By proceeding with an extradition request by Bahrain for refugee Hakeem al-Araibi, Thai authorities are assisting the Bahraini government to extend its attacks on freedom of expression beyond its borders, ARTICLE 19 said today. A decision to return al-Araibi, who was previously tortured in Bahrain, would constitute a serious violation of Thailand’s obligations under international law. Thailand must immediately free al-Araibi and permit him to return to Australia, where he is a legal resident.
“Thailand has repeatedly demonstrated its willingness to do other countries’ dirty work by arresting, harassing and forcibly repatriating refugees and political exiles,” said Matthew Bugher, ARTICLE 19’s Head of Asia Programme. “Thailand’s obligation to protect the right to freedom of expression extends to citizens of other countries, and is especially important to those fleeing persecution and violence.”
Al-Araibi has been in the custody of Thai authorities since his arrest at Bangkok’s Suvarnabhumi Airport on 27 November 2018. He and his wife had planned to spend their honeymoon in Thailand. Thai authorities arrested al-Araibi in response to an Interpol “Red Notice” that was later invalidated because of al-Araibi’s status as a refugee. A Bangkok court will today consider Bahrain’s subsequent extradition request.
Al-Araibi, a professional football player, was recognized as a refugee by Australia in 2017 based on his account of detention and torture by Bahraini authorities. Al-Araibi claims that he was initially targeted by authorities because of his brother’s political activities. Since fleeing to Australia in 2014, he has publicly commented on the Bahraini government’s human rights record, including by describing his own detention and torture and by criticising Sheikh Salman Al-Khalifa, a senior official of FIFA and the Asian Football Confederation, as well as a member of Bahrain’s ruling family.
Thailand’s obligation to protect the right to freedom of expression extends not only to its citizens, but also to foreigners on Thai soil. This duty is especially important in relation to those fleeing persecution or violence, who are not able to exercise their human rights in their countries of origin. Thailand’s willingness to detain al-Araibi for more than two months and to move forward with Bahrain’s extradition request breaches its obligations under international human rights law.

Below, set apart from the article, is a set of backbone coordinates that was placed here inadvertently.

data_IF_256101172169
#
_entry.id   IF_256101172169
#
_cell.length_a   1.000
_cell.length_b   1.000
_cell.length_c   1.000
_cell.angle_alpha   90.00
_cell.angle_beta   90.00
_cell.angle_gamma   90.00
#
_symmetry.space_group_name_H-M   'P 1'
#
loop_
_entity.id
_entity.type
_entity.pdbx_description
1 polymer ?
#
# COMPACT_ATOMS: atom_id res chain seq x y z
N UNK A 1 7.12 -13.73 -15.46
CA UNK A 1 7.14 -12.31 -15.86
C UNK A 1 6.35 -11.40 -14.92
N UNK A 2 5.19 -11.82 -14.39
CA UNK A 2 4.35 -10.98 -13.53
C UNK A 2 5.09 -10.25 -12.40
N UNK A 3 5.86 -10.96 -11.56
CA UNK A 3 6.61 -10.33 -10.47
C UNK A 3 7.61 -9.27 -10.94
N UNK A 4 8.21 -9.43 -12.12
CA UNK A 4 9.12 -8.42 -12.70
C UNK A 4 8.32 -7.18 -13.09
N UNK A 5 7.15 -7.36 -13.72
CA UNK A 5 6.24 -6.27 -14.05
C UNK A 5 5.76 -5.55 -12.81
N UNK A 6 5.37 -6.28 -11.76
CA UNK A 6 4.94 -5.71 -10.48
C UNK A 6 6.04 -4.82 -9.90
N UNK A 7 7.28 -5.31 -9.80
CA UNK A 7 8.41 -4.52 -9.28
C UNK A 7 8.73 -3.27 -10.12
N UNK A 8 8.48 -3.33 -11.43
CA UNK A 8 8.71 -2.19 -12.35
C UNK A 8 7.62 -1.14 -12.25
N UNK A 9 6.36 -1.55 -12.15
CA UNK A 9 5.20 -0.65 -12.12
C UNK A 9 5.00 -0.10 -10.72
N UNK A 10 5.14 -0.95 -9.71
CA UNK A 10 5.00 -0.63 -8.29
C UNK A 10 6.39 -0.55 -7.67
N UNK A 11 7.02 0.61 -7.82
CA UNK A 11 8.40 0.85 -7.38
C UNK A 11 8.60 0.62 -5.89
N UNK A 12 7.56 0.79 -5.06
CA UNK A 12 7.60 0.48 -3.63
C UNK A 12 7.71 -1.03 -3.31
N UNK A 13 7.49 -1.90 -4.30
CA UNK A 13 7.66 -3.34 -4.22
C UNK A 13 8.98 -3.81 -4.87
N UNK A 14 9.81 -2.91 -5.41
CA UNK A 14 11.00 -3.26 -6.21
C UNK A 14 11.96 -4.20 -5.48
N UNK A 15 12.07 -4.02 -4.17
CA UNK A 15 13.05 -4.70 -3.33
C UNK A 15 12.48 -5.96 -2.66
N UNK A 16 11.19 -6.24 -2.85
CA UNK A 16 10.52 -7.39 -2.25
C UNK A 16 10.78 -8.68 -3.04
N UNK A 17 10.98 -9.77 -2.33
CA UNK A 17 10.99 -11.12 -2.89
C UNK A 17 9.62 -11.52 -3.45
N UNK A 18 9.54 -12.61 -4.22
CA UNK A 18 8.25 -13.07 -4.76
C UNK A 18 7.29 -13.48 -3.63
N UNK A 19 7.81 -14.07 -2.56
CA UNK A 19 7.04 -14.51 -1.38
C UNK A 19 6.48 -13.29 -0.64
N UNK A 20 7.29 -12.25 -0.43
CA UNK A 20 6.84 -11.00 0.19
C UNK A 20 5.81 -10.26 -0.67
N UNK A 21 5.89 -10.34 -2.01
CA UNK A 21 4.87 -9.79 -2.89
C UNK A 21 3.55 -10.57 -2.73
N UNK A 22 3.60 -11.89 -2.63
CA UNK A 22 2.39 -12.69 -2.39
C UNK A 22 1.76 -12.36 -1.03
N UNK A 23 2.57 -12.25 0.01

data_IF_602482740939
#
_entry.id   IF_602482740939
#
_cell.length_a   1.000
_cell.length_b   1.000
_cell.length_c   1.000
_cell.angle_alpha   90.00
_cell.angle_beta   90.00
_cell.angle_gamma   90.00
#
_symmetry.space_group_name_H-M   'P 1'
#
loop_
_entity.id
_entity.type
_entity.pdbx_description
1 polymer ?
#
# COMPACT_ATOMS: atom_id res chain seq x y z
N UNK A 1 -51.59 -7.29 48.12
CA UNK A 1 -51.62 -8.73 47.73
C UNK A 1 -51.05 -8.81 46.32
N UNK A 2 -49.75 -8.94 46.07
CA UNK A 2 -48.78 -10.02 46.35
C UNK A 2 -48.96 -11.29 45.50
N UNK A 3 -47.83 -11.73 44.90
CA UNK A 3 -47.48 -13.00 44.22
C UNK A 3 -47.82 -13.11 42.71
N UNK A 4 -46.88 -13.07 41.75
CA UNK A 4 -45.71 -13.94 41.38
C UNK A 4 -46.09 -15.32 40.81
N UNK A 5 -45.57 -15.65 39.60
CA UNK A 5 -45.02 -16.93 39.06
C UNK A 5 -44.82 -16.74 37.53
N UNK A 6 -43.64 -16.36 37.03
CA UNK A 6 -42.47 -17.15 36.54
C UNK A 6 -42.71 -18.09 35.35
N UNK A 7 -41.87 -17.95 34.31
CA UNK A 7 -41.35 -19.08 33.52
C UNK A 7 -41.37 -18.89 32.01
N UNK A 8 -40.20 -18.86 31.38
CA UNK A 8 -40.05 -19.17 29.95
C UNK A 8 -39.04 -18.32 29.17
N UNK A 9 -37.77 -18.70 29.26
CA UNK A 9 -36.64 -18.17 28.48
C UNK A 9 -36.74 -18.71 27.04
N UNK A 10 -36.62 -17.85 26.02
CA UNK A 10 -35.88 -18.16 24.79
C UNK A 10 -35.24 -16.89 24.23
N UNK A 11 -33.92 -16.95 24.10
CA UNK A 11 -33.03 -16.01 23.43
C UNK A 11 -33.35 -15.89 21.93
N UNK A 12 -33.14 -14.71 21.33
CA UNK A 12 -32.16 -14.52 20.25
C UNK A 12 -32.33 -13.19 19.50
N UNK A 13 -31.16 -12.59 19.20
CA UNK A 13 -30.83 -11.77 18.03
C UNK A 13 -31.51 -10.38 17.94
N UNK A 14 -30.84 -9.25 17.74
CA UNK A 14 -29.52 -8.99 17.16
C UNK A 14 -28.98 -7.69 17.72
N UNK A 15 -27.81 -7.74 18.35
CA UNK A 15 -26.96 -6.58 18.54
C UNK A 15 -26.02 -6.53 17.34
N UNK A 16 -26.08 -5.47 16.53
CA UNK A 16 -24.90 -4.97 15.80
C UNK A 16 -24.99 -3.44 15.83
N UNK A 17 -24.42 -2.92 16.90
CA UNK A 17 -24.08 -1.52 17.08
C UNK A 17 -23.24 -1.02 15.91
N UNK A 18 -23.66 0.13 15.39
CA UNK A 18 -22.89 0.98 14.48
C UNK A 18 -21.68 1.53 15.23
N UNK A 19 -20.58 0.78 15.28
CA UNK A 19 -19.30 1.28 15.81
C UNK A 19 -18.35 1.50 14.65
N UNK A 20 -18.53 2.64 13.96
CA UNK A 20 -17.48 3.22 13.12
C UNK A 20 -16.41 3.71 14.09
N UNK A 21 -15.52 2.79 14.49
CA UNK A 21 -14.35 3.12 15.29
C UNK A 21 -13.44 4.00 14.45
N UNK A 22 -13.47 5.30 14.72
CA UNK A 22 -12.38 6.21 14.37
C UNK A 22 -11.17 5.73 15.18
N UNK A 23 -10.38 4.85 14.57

“Thailand must not play the role of lackey to authoritarian regimes intent on silencing exiled critics,” said Matthew Bugher. “Thailand should immediately release al-Araibi so he can reunite with his wife in Australia.”
In recent years, Thailand has on many occasions forcibly returned refugees and asylum seekers to their countries of origin, where they have suffered grave human rights abuses. In 2014, Thai authorities arrested Bahraini activist and asylum seeker Ali Ahmed Ibrahim Haroon at the same Bangkok airport after he fled Bahrain. The Office of the United Nations High Commissioner for Refugees (UNHCR) reported that Haroon was sedated, beaten and forced onto a plane, then flown back to Bahrain, where he was detained and repeatedly tortured.
The principle of non-refoulement prohibits states from returning an individual to a territory where he or she is at risk of persecution, torture or other serious human rights violations. The principle is a foundational aspect of the international refugee protection system and binding on all states under customary international law. It is also established by the Convention against Torture and Other Cruel, Inhuman or Degrading Treatment or Punishment, to which Thailand is a party. Al-Araibi’s forcible return to Bahrain would demonstrate unconscionable disregard for his wellbeing and refugee status, and would blatantly flout Thailand’s obligations under international law.
“Thailand must be willing to learn from its past mistakes,” said Matthew Bugher. “If al-Araibi is returned to Bahrain, there is no reason to doubt he will be tortured.”
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